At first glance touring bikes looks just like a racer due to the dropped handlebars. Then you notice the mudguards, the rear carrier, a third chainring, bigger rear sprockets, cantilever brakes, slightly wider tyres … remove or change some of these and what you have is not very different – only the frame must be a bit stiffer and the back wheel stronger, since they need to support the weight of luggage in addition to the rider.
Contrary to what some may allege, those features do not make the touring bike that much slower. Between racing bikes and the sportier touring bike variants, known as audax bikes or fast tourers, such differences virtually disappear.
Compared with the trekking bike or hybrid, the obvious difference is a dropped handlebar. You’ll also get a slightly slimmer tyre (commonly 28 or 32mm) that's more efficient on tarmac but still usable on gravel, an equally stable but often lighter (since more expensive) frame, but same wide-range gears and powerful brakes – although the latter are not quite so easy to operate from dropped handlebars.
Dropped handlebars put the handgrips further from the saddle, bringing a bit more bodyweight over the pedals and slightly reducing wind resistance without even using the dropped part. The riding position is like that of a dropped bar fitness bike, making it easier for you to work a bit harder - which is useful on climbs - whilst the choice of hand positions relieves fatigue over long distances.
Unfortunately, the combination of dropped handlebars with sensible tyres, mudguards and a rear carrier is something the marketing folk can’t quite get their heads around, so touring bikes are rarely flavour of the month.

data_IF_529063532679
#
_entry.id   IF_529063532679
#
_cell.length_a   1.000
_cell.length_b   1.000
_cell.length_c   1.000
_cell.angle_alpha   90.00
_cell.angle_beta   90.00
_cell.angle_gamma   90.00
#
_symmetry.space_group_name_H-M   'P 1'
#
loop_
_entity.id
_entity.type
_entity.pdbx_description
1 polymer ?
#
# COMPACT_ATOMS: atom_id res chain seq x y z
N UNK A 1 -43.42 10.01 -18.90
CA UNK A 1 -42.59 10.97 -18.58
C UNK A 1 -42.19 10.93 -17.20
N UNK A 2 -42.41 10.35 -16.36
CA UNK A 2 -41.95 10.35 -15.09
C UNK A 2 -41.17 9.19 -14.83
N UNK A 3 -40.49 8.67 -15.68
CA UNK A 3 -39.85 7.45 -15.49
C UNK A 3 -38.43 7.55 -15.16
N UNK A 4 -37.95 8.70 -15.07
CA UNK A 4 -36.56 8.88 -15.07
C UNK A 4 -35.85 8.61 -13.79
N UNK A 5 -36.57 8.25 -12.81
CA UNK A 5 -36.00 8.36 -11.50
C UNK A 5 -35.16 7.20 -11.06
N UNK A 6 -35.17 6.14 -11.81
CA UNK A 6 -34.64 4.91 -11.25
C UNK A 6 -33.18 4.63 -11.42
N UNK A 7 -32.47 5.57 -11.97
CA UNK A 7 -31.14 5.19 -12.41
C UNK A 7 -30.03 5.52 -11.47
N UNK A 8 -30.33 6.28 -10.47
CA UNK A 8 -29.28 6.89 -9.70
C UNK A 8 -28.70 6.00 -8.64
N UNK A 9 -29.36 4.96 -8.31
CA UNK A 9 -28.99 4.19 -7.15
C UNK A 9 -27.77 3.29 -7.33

You’ve got to be well into bikes to appreciate these features, so there isn’t a lot of choice and none at all in the lower price brackets.
In many shops you’ll not find a single tourer on show and you may be persuaded to buy something else. That’s a shame, because this is a tremendously useful and versatile kind of bike. If you’ve room for only one, this bike will haul shopping as well as touring loads, handle mild off-road surfaces as well as tarmac and go almost as fast as a racing bike when stripped for such action!
So much for the racy, audax bike end of the touring bike spectrum. At the other extreme, an expedition tourer may be more akin to a mountain bike. Indeed, early mountain bikes were often fitted with luggage carriers - some also with dropped handlebars - for long trips into remote places on unpaved roads.
Since any kind of bike could be used to explore, just as any kind could be pressed into service for the journey to work, it’s hard to say that such and such isn’t a touring bike. A trekking bike is essentially a flat bar, shorter-distance, more relaxed touring bike variant.
For more information see our list of manufacturers of touring and expedition cycles.